1980 wasn't such a good year for playwright Edward Albee. His play 'The Lady From Dubuque' closed on Broadway after a mere 12 performances. But with the recent success of 'Who's Afraid of Virginia Woolf?' (starring Kathleen Turner) under his belt, director Anthony Page has seized his long-awaited chance to tackle Albee's 'flop', this time with Maggie Smith in the lead role as the mysteriously enigmatic 'Lady', with her son, Chris Larkin, acting alongside her.
Even if you've only seen 'Virginia Woolf' you'd recognise this almost instantly as an Albee play. It starts with a party where large quantities of alcohol are being downed, and almost from the start there's bickering and niggling going on between the characters which develops into almost a frenzy later on. It could be 'Virginia Woolf II', if there wasn't a strange kind of twist in the second act.
The party is being held by Sam and Jo in their stylish, middle class home. Two other couples are present: Fred and Carol, and Lucinda and Edgar. When we join the revellers, they're playing a game of 20 questions: "Who am I?". This is a question which permeates almost every segment of this play, and seems to be one of the key questions which Albee is asking, though we're never really sure why.
"Don't you just hate party games?" says one of the characters to the audience. There are several occasions when characters address the audience directly, failing to observe the 'fourth wall', as Albee pointed out in a recent interview. What this really tells you is that the play is not a naturalistic or literal piece - it's using the characters merely as vehicles to carry a message - but the cryptic nature of that 'message' is what frustrates and confuses, and makes the evening less than totally satisfying.
As sparks begin to fly between the 6 'friends', we discover that some of the biting remarks from Jo are not just the result of boredom or irritation with her companions - she's in terrible pain, and seems to be dying. Just before the end of the first half, she has to be carried upstairs to bed by husband Sam, though she can't bear the pain of being carried all the way, and struggles up the last few steps on her own.
It's almost an hour before Dame Maggie makes her entrance, and she has to get in her (rather apt) first line - 'Are we in time?' - pretty damn quick to avoid the curtain falling on her, or being pushed out of the way by the ice-cream sellers. But it will be no surprise to anyone that it's an entrance that has real star quality to it with an almost electro-magnetic field energised around her. And when she's back on stage after the interval, you can almost feel the audience – who were rather subdued in the first half - coming to life as Smith gets into her formidable and seemingly effortless stride.
At first, the 'Lady' and Oscar, her companion - a black man in a business suit with a handy line in karate, but rather camp mannerisms - seem to be toying with Sam as he demands to know who they are. After a protracted, humorous and rambling discussion, 'The Lady' claims to be Jo's mother. But this cuts no ice with Sam whose recollections of Jo's mother are not remotely reflected in the person in front of him. But when Jo comes downstairs, she immediately falls into the arms of 'The Lady', and Sam is restrained by Oscar and ends up tied to the staircase incapable of having any effect on the unfolding situation.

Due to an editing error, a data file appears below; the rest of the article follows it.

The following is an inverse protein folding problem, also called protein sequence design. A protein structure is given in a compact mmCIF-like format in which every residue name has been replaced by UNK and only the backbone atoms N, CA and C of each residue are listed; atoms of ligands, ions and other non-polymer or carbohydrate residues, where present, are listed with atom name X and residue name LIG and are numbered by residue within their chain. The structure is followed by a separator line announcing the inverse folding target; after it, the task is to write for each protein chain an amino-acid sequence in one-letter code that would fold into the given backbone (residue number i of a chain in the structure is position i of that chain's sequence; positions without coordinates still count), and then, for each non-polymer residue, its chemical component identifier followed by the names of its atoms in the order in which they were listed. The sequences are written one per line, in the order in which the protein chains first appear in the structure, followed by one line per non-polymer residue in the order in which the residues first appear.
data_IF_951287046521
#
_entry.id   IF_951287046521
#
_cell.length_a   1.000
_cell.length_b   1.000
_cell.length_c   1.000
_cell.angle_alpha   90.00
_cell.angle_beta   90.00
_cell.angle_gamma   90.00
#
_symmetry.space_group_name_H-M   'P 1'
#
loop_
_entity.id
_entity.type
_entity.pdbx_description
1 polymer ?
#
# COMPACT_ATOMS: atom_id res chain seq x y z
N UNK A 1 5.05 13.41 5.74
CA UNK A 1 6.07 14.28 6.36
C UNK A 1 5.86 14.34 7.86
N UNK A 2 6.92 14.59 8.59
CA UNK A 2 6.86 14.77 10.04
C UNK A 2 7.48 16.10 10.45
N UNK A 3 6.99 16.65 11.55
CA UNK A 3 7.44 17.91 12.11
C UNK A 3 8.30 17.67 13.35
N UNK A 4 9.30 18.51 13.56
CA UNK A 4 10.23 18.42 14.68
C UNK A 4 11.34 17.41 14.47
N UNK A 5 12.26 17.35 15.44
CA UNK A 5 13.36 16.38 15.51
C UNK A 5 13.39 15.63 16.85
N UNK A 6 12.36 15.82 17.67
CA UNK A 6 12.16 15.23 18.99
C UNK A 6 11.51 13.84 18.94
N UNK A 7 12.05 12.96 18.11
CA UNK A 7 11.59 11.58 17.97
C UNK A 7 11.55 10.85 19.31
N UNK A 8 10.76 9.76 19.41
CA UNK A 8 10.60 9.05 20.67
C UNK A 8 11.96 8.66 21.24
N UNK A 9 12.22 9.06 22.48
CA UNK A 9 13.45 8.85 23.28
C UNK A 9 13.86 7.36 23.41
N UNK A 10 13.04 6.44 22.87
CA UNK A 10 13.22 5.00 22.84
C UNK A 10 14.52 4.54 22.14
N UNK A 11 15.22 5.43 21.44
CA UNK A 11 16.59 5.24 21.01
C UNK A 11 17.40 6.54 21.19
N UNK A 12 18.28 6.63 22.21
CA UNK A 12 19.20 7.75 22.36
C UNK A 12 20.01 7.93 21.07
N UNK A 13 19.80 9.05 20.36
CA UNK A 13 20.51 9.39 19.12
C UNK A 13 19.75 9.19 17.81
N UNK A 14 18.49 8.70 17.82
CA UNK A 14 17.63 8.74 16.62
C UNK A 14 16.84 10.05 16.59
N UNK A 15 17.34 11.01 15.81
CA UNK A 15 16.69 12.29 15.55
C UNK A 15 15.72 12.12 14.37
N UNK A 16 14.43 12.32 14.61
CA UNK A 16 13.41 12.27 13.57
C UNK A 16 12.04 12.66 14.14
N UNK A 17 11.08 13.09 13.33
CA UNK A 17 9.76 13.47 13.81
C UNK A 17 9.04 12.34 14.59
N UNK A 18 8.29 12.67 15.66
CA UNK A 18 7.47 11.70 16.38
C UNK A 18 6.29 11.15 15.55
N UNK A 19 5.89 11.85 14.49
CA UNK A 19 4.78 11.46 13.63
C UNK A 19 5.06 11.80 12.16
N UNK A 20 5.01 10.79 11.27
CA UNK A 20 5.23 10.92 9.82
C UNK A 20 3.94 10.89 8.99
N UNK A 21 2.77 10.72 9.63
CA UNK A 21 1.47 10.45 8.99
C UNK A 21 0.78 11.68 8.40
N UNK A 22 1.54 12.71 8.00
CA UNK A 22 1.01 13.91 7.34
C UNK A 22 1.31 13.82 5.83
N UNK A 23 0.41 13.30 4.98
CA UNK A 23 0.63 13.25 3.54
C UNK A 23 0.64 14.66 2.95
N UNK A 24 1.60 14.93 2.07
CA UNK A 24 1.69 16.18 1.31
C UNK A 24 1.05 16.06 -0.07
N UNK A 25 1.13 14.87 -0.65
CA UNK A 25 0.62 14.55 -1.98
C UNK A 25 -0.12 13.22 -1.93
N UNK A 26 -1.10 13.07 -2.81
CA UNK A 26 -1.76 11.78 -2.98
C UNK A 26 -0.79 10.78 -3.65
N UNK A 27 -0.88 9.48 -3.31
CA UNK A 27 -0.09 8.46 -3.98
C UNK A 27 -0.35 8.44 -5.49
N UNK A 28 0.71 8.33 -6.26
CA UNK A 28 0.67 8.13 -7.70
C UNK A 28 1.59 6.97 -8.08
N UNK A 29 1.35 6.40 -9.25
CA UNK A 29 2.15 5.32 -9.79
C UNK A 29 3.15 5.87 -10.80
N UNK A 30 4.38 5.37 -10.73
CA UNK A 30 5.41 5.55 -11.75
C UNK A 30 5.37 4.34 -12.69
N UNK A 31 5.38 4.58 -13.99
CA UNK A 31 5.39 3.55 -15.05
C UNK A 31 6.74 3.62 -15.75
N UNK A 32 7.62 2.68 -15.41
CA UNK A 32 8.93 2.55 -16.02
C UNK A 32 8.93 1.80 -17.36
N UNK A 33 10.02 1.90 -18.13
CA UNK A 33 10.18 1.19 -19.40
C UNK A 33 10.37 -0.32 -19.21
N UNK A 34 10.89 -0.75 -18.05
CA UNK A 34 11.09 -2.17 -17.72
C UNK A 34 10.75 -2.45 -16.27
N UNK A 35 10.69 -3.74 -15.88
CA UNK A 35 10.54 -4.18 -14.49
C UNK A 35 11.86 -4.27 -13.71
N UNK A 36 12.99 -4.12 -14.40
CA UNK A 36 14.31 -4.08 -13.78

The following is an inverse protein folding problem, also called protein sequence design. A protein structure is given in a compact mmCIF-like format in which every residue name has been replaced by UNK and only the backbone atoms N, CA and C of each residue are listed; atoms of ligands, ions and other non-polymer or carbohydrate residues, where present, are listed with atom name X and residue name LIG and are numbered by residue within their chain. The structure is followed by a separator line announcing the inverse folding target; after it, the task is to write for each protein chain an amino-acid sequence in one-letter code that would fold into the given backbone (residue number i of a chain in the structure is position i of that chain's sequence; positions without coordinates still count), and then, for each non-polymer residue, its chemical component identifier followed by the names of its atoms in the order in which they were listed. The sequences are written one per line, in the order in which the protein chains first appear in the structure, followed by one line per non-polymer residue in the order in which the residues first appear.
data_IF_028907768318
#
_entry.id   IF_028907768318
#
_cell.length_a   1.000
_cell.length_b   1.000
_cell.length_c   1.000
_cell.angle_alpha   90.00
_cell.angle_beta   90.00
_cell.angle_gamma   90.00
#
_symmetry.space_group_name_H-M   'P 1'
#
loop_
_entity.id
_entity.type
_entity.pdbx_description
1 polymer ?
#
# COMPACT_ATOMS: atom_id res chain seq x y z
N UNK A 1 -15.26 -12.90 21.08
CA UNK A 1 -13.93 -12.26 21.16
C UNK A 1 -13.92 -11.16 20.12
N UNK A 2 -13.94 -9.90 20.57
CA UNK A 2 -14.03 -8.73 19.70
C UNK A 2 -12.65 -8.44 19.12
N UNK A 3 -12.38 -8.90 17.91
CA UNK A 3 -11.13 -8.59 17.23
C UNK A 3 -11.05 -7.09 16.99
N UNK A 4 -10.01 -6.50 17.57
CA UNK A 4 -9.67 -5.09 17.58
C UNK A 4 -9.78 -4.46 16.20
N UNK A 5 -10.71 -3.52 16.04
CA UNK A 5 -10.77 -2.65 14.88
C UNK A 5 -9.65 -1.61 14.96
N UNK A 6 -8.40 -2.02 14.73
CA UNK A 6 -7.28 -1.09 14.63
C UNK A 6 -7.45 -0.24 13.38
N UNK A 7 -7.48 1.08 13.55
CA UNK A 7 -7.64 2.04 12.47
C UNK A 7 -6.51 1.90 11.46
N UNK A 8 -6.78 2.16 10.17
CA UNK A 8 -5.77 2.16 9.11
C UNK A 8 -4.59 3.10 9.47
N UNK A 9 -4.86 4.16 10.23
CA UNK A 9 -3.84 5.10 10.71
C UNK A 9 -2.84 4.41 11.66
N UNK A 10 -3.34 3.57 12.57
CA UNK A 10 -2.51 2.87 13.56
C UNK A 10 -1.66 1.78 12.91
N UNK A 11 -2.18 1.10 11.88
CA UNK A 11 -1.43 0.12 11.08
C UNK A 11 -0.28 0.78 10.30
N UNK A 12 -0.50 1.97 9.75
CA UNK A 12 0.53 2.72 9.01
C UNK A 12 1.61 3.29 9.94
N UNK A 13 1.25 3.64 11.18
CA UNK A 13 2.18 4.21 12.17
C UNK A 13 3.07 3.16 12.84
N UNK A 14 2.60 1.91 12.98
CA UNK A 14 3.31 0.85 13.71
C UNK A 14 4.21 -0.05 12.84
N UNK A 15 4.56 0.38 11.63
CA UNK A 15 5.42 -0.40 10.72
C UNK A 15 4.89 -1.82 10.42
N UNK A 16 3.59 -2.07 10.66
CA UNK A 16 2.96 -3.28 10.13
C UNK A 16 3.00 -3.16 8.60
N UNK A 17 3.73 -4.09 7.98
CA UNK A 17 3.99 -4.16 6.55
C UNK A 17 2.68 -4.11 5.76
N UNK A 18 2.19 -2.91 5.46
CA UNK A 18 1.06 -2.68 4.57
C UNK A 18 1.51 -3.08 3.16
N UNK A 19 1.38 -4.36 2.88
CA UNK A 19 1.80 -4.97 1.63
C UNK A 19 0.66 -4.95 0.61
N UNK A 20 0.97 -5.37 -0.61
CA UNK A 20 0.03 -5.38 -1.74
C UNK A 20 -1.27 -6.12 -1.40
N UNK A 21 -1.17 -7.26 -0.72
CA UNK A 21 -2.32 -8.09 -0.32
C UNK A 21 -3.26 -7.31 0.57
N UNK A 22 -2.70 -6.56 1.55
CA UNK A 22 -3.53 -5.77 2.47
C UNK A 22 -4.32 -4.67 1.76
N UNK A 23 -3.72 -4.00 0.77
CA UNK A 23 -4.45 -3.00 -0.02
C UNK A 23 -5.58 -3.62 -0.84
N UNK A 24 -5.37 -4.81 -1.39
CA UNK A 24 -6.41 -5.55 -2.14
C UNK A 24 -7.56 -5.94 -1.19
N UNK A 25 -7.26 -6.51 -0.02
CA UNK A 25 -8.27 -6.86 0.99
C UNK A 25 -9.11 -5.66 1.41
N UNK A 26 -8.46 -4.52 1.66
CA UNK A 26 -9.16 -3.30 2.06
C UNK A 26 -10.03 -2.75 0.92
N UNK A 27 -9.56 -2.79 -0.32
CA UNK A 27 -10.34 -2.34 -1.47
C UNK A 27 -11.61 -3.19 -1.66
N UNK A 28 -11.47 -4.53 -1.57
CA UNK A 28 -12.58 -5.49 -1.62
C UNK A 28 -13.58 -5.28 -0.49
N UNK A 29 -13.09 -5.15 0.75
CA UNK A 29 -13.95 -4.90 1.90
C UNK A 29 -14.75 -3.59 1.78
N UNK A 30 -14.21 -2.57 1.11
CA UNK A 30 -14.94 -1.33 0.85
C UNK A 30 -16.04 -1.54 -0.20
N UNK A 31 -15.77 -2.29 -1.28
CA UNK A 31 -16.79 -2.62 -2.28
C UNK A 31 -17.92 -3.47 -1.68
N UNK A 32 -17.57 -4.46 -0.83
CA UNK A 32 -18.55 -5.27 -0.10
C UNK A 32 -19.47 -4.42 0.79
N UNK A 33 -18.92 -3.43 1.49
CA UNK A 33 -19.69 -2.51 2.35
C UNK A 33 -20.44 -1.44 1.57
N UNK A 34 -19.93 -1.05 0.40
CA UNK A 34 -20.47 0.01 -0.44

For those with an eye for trivia, Dubuque is a city of around 60, 000 souls on the Mississippi, named after an early european settler. I'm not sure what the relationship is between the mysterious 'Lady' and this city, except perhaps a reference to 'the little old lady from Dubuque' made by a newspaper editor. Certainly, there's a political edge to this play. Well, there must be given that Marks, Engels and Nixon are all named in the piece. Maybe Albee is asking 'Who, or what is America?' or maybe he's asking something completely different. Plenty of questions here, but not much in the way of answers. For some, the 'Lady' might be the 'Angel of Death', though it seems to me that that role is more appropriate for The Lady's companion, Oscar.
Ultimately, even though 'The Lady From Dubuque' is generally well-directed and acted, the question of just who 'The Lady' and her companion are and how they relate to a bigger picture (if there is one), gets in the way of really enjoying the piece. And with the Haymarket breaking new ground with a £4 price tag for programmes - which strikes me as being the wrong side of outrageous – one leaves with a sense that there's more to worry about here than to applaud.
What the critics had to say.....
NICHOLAS DE JONGH for THE EVENING STANDARD says, "How it mystifies and irritates, disturbs and affects, but leaves you in the dark - provoked and unsatisfied!" PAUL TAYLOR for THE INDEPENDENT says, "Spirited and stylish." MICHAEL BILLINGTON for THE GUARDIAN says, "Silk-smooth production, I was simultaneously tantalised, intrigued, and entertained." CHARLES SPENCER for THE DAILY TELEGRAPH says, "The play is a pretentious dud." BENEDICT NIGHTINGALE for THE TIMES says, "This is a play that teases, tantalises and, without either arresting or exactly boring you, leaves you wondering what the hell it’s on about...despite the best efforts of Anthony Page’s fine cast, I remained pretty much unimplicated and, worse, uninvolved throughout. "
Production photos by John Haynes